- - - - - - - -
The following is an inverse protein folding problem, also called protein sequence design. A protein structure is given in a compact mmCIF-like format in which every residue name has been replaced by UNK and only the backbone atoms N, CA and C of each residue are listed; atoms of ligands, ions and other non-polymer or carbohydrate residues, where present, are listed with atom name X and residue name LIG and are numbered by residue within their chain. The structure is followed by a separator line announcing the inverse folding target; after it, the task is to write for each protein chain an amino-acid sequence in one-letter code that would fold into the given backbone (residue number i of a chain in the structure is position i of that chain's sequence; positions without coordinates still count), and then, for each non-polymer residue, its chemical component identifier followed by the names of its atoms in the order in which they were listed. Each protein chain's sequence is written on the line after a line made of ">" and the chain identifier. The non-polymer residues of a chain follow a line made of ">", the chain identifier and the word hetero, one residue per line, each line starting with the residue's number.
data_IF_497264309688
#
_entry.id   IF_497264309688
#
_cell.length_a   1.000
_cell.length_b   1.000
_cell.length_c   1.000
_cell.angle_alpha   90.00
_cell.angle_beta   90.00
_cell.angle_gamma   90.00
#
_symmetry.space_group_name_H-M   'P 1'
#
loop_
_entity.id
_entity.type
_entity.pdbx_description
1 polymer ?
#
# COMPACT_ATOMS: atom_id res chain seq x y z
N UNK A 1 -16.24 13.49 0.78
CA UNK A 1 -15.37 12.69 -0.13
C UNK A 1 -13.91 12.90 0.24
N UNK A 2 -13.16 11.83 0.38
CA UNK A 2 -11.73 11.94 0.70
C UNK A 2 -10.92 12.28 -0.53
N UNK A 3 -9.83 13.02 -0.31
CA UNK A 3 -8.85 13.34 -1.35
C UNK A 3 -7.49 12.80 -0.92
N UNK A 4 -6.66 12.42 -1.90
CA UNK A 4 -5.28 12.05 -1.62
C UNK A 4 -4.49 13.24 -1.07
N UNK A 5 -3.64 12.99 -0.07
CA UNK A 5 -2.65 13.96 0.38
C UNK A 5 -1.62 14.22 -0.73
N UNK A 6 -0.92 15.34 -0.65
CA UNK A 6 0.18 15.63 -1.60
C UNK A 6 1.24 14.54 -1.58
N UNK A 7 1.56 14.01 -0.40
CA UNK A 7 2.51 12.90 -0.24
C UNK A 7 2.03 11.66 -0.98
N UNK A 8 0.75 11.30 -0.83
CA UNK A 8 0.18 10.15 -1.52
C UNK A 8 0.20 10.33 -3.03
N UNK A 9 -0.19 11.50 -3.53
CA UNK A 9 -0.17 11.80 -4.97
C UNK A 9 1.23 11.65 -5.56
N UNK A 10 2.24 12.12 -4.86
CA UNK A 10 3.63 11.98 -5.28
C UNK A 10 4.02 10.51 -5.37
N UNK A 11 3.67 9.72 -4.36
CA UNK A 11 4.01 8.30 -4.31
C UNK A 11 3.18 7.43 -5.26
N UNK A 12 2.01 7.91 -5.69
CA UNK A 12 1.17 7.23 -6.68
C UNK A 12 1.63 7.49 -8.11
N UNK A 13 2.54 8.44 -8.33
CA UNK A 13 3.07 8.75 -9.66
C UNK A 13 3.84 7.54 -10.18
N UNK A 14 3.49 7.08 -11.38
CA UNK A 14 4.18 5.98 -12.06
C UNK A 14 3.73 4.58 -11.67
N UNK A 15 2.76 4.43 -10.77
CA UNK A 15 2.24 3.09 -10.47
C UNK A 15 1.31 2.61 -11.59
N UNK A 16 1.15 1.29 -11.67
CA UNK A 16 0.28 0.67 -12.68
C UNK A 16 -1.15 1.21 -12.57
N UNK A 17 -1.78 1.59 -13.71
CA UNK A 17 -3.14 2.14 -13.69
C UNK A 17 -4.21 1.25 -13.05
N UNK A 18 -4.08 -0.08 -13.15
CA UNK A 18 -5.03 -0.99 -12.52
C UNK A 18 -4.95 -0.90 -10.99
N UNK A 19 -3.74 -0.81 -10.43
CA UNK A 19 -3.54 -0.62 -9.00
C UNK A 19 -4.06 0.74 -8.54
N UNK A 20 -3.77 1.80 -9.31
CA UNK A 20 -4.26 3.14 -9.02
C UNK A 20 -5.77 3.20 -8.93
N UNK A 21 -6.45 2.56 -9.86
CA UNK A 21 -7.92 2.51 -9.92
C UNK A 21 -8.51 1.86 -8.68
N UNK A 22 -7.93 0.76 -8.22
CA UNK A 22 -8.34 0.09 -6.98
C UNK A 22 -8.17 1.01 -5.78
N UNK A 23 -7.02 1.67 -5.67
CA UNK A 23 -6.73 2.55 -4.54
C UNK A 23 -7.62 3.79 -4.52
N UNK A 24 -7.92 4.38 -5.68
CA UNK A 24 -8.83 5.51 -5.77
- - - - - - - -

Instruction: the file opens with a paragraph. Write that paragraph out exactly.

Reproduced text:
The following is an inverse protein folding problem, also called protein sequence design. A protein structure is given in a compact mmCIF-like format in which every residue name has been replaced by UNK and only the backbone atoms N, CA and C of each residue are listed; atoms of ligands, ions and other non-polymer or carbohydrate residues, where present, are listed with atom name X and residue name LIG and are numbered by residue within their chain. The structure is followed by a separator line announcing the inverse folding target; after it, the task is to write for each protein chain an amino-acid sequence in one-letter code that would fold into the given backbone (residue number i of a chain in the structure is position i of that chain's sequence; positions without coordinates still count), and then, for each non-polymer residue, its chemical component identifier followed by the names of its atoms in the order in which they were listed. Each protein chain's sequence is written on the line after a line made of ">" and the chain identifier. The non-polymer residues of a chain follow a line made of ">", the chain identifier and the word hetero, one residue per line, each line starting with the residue's number.